Restaurant ownership requires long hours and a broad range of skills and knowledge. Restaurateurs must deal with city health codes and food safety, personnel management and customer relations, marketing and finance. Even someone with years of experience in the industry as an employee may become overwhelmed with the demands of operating their own establishment.



For the budding restaurateur, what are the pros and cons of buying a franchise when compared to launching an independent business?

Great question. Independent restaurants fail at an alarming rate compared to properly franchised restaurants. In addition, most people who go into business are not entrepreneurs; they are technicians. Most first-time business owners do not know about or have adequate skills pertaining to the other aspects of running a business — i.e. site selection, equipment, marketing, hiring and training, advertising, accounting etc. On the other hand, the franchiser has a proven system that the franchisee follows, and if the franchisee runs the system, then the system runs the business. Statistics prove it is extremely difficult for a first business owner to do this on their own.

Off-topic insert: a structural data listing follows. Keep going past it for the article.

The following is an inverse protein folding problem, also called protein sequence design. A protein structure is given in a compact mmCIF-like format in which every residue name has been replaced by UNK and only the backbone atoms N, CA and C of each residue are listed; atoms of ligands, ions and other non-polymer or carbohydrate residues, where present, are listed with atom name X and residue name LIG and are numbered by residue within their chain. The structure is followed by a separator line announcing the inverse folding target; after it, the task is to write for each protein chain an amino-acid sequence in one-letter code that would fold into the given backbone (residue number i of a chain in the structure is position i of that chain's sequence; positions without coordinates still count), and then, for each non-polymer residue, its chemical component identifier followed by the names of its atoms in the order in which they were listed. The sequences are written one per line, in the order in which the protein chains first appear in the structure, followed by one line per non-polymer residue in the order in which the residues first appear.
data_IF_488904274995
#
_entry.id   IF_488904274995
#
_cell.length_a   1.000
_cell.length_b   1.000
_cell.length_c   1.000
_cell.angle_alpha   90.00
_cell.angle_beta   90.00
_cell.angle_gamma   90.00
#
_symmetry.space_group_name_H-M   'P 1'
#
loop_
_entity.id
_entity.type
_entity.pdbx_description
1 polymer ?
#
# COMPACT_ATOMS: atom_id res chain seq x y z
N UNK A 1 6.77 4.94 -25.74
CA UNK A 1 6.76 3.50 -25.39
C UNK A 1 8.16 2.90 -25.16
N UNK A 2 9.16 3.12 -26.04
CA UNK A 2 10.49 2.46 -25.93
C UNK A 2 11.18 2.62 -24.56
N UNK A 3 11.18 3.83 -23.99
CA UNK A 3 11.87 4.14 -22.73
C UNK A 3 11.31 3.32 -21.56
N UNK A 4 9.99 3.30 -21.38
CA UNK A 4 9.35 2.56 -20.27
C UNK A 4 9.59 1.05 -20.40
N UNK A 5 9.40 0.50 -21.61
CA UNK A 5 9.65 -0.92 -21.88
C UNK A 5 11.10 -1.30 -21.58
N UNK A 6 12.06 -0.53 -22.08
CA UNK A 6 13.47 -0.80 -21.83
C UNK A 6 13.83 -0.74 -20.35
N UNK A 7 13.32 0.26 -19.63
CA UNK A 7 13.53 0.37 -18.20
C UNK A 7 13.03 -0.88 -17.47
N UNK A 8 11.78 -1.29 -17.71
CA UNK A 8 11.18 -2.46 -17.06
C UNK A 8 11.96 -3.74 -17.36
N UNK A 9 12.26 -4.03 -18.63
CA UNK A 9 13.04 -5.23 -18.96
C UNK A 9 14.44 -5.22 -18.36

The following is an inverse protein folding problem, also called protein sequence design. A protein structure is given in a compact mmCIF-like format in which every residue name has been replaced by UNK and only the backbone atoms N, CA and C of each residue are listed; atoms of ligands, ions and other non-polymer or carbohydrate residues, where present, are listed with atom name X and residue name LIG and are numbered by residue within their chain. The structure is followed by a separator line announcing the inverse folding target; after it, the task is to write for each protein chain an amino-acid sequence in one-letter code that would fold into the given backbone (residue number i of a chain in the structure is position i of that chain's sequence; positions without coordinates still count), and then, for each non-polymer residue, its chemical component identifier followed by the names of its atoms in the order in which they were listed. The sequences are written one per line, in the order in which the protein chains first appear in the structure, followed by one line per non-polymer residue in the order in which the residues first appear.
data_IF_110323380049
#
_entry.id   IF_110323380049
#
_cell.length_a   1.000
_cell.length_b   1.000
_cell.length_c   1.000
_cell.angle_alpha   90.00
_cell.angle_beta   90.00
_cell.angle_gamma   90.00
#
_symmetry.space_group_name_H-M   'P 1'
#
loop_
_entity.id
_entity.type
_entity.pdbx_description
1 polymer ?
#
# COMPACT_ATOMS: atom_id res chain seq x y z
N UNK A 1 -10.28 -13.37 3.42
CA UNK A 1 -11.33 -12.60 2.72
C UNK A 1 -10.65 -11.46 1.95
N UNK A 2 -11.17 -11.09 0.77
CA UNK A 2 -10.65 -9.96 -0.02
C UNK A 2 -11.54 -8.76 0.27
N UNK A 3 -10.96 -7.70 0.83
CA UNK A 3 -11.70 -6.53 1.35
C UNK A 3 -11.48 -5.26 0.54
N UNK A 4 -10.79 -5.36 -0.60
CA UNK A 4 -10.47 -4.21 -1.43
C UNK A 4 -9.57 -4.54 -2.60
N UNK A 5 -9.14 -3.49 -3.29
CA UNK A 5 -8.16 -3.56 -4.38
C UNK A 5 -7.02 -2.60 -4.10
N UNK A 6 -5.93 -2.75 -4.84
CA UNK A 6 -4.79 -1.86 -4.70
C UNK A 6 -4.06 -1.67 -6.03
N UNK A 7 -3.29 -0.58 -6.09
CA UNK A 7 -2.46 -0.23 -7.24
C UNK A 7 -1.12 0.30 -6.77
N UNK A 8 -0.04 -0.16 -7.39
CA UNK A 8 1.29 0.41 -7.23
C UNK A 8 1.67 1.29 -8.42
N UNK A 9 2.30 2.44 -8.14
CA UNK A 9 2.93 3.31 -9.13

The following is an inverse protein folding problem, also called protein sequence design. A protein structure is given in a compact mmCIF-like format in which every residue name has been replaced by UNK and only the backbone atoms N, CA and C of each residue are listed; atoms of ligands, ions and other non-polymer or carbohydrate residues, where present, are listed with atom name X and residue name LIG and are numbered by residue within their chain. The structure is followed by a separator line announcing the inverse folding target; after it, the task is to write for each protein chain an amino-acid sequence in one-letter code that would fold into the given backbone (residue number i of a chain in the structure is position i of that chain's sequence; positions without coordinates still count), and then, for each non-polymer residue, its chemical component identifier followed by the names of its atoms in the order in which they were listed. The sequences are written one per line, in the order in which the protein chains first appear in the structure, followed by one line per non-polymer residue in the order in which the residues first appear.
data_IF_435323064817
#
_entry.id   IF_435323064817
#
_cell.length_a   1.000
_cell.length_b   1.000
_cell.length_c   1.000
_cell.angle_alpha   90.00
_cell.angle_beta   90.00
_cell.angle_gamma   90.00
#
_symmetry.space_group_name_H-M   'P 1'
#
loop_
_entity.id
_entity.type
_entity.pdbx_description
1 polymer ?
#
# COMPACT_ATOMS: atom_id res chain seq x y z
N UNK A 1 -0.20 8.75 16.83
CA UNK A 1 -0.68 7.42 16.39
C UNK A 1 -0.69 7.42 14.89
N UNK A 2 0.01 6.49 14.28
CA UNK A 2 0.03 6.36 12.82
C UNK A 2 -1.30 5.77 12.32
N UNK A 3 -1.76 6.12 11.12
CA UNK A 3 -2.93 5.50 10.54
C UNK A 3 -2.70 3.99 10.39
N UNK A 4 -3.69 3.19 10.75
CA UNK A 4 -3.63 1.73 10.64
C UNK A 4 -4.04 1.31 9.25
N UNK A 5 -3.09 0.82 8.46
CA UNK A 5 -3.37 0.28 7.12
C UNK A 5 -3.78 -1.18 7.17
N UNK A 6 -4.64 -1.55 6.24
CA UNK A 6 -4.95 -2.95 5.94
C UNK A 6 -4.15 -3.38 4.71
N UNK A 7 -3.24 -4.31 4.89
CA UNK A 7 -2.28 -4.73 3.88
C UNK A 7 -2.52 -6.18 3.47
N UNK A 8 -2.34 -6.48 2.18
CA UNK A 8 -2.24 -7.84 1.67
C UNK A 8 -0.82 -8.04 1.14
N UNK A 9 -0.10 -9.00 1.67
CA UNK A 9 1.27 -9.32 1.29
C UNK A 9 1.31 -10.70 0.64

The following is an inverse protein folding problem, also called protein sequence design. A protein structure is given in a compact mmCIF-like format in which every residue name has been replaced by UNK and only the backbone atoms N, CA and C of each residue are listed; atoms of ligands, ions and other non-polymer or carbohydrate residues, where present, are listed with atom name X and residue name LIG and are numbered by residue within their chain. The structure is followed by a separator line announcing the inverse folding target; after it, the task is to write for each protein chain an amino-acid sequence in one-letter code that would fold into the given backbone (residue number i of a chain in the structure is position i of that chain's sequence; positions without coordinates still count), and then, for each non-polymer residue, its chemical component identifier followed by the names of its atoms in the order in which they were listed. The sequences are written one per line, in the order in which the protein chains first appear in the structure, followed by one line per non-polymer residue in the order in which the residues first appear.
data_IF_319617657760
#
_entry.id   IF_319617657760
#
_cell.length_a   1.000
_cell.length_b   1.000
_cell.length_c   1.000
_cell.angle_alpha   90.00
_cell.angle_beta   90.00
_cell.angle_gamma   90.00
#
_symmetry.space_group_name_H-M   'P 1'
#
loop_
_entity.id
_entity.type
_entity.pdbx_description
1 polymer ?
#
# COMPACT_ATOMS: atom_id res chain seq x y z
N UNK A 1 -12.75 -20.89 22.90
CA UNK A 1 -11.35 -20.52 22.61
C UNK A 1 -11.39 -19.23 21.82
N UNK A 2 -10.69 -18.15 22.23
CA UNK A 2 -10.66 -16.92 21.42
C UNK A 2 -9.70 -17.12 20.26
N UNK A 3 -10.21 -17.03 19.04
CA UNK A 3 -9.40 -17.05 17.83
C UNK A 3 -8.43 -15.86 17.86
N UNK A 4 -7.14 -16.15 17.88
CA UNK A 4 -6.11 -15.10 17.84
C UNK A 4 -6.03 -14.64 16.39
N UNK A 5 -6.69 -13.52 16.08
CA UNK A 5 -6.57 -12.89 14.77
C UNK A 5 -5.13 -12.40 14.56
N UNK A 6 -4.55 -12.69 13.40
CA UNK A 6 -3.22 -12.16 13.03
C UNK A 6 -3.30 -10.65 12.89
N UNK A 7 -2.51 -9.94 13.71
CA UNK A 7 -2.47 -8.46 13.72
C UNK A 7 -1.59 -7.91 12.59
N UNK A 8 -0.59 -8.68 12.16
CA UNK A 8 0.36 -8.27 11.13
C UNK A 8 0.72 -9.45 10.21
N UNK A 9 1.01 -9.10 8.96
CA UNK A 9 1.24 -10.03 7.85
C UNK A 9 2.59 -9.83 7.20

What type of personality is best suited for franchise ownership?

[The ideal personality is] a technician or manager, not an entrepreneur, who understands and enjoys the ‘work of the business’ but wants to be free from a boss, and create a business as large or small as he or she wants.


What type of experience does a franchise owner need to bring to the business?

Management experience is always good, or some passion for the tasks associated with the work of the business. A previously demonstrated strong desire to succeed is important, especially during the rough patches.


How is financing a new franchise different from financing an independent startup?

Banks feel more comfortable with proven systems. This allows banks and other lenders to move a potential franchisee through the funding process more quickly and with far more confidence in the outcome to loan approval.


What are the most common mistakes new franchise owners make?

They don’t conduct adequate due diligence on the franchise brand they are about to buy into. And, the number one reason, they underestimate the capital requirements and find they are under capitalized after the business opens and may not be able to sustain the business during launch phase or hard times.